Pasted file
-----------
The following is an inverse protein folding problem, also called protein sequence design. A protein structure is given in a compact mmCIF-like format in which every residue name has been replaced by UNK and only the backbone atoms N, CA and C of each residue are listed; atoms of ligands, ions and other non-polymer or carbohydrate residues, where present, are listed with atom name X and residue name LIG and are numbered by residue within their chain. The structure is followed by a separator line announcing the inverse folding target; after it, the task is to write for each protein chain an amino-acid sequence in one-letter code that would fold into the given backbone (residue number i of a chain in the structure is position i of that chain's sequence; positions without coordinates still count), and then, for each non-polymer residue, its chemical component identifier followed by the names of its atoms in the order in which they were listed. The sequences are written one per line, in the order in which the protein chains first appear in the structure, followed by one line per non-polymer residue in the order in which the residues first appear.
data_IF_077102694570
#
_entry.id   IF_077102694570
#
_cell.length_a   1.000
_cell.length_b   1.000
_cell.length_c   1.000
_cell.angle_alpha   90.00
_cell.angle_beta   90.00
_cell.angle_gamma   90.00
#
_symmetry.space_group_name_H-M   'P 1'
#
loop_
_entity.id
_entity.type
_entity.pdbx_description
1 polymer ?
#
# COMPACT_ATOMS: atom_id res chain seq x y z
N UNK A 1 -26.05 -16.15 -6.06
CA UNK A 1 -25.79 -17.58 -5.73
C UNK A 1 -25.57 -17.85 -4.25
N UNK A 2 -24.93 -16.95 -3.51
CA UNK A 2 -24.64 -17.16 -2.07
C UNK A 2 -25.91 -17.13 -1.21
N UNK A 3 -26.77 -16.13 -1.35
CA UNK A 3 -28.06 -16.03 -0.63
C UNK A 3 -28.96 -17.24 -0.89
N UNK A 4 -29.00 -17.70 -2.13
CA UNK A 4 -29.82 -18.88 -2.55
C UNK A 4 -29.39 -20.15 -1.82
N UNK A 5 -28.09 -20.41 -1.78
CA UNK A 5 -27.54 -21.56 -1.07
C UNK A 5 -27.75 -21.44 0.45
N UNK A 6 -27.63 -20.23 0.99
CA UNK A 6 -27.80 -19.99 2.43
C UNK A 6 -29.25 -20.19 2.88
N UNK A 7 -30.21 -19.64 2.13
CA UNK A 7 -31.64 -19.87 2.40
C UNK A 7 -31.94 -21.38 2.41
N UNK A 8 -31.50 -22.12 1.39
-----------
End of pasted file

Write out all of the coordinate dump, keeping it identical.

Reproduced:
The following is an inverse protein folding problem, also called protein sequence design. A protein structure is given in a compact mmCIF-like format in which every residue name has been replaced by UNK and only the backbone atoms N, CA and C of each residue are listed; atoms of ligands, ions and other non-polymer or carbohydrate residues, where present, are listed with atom name X and residue name LIG and are numbered by residue within their chain. The structure is followed by a separator line announcing the inverse folding target; after it, the task is to write for each protein chain an amino-acid sequence in one-letter code that would fold into the given backbone (residue number i of a chain in the structure is position i of that chain's sequence; positions without coordinates still count), and then, for each non-polymer residue, its chemical component identifier followed by the names of its atoms in the order in which they were listed. The sequences are written one per line, in the order in which the protein chains first appear in the structure, followed by one line per non-polymer residue in the order in which the residues first appear.
data_IF_077102694570
#
_entry.id   IF_077102694570
#
_cell.length_a   1.000
_cell.length_b   1.000
_cell.length_c   1.000
_cell.angle_alpha   90.00
_cell.angle_beta   90.00
_cell.angle_gamma   90.00
#
_symmetry.space_group_name_H-M   'P 1'
#
loop_
_entity.id
_entity.type
_entity.pdbx_description
1 polymer ?
#
# COMPACT_ATOMS: atom_id res chain seq x y z
N UNK A 1 -26.05 -16.15 -6.06
CA UNK A 1 -25.79 -17.58 -5.73
C UNK A 1 -25.57 -17.85 -4.25
N UNK A 2 -24.93 -16.95 -3.51
CA UNK A 2 -24.64 -17.16 -2.07
C UNK A 2 -25.91 -17.13 -1.21
N UNK A 3 -26.77 -16.13 -1.35
CA UNK A 3 -28.06 -16.03 -0.63
C UNK A 3 -28.96 -17.24 -0.89
N UNK A 4 -29.00 -17.70 -2.13
CA UNK A 4 -29.82 -18.88 -2.55
C UNK A 4 -29.39 -20.15 -1.82
N UNK A 5 -28.09 -20.41 -1.78
CA UNK A 5 -27.54 -21.56 -1.07
C UNK A 5 -27.75 -21.44 0.45
N UNK A 6 -27.63 -20.23 0.99
CA UNK A 6 -27.80 -19.99 2.43
C UNK A 6 -29.25 -20.19 2.88
N UNK A 7 -30.21 -19.64 2.13
CA UNK A 7 -31.64 -19.87 2.40
C UNK A 7 -31.94 -21.38 2.41
N UNK A 8 -31.50 -22.12 1.39